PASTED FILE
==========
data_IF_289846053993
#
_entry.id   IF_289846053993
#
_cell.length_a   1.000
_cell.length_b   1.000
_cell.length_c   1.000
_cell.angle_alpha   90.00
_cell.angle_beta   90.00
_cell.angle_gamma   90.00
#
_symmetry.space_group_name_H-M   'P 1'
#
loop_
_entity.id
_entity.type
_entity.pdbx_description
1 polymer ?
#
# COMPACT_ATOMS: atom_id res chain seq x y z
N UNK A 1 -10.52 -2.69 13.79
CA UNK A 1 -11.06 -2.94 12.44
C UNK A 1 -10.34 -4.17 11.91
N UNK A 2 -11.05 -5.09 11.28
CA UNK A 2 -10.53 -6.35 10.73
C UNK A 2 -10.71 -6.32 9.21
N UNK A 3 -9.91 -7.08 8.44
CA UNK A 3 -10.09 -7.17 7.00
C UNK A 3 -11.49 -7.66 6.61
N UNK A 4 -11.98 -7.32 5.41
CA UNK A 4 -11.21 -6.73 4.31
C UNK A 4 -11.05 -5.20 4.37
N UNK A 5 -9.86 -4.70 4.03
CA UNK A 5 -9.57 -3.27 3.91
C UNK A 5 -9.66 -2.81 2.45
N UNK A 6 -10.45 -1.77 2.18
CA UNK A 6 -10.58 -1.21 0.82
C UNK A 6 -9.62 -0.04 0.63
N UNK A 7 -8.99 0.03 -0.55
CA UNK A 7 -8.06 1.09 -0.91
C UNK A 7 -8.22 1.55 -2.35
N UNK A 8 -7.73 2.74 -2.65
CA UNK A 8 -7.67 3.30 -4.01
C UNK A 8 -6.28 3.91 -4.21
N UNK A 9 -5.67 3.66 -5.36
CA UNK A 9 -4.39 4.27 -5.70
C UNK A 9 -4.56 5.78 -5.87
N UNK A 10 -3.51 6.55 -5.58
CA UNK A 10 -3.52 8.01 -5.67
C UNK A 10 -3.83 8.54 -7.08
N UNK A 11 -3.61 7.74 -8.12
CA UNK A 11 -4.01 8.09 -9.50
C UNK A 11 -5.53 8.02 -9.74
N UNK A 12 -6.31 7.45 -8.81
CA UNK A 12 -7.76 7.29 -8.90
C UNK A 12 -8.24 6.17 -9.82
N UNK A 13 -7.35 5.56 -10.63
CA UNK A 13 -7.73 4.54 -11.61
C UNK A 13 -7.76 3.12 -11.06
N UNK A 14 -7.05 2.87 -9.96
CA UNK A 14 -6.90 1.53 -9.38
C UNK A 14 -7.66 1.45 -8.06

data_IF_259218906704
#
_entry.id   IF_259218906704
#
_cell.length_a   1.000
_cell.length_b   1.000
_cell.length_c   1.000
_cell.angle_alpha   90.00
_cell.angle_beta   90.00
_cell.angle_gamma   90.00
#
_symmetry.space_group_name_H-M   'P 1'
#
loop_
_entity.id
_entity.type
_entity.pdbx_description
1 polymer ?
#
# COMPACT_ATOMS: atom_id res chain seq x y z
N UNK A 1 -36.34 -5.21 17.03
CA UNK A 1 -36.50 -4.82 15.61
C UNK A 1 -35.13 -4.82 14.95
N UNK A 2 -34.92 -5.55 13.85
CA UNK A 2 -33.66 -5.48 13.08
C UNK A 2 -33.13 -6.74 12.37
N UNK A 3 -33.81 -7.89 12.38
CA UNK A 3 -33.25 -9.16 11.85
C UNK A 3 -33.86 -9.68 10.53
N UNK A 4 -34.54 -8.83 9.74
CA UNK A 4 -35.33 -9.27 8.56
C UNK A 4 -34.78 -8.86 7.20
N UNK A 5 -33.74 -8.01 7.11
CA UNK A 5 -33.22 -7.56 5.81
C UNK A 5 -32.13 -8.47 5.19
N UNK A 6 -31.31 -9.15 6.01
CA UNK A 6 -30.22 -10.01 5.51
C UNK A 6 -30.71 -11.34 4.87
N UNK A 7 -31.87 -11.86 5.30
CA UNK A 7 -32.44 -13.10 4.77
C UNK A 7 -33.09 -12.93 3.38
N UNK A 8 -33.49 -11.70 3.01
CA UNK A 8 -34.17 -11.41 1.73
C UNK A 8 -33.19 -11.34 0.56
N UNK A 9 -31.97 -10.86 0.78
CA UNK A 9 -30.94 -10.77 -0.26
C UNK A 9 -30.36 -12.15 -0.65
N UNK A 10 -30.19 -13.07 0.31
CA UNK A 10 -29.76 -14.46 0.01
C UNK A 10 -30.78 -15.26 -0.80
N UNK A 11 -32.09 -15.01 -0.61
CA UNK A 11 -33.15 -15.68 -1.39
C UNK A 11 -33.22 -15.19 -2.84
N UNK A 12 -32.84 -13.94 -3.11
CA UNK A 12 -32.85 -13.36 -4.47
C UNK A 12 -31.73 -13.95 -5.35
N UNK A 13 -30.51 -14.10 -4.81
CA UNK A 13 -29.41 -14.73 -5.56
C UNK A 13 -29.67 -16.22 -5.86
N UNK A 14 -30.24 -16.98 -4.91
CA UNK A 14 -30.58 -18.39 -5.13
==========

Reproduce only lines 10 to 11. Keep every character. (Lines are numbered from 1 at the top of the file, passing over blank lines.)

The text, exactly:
_cell.angle_gamma   90.00
#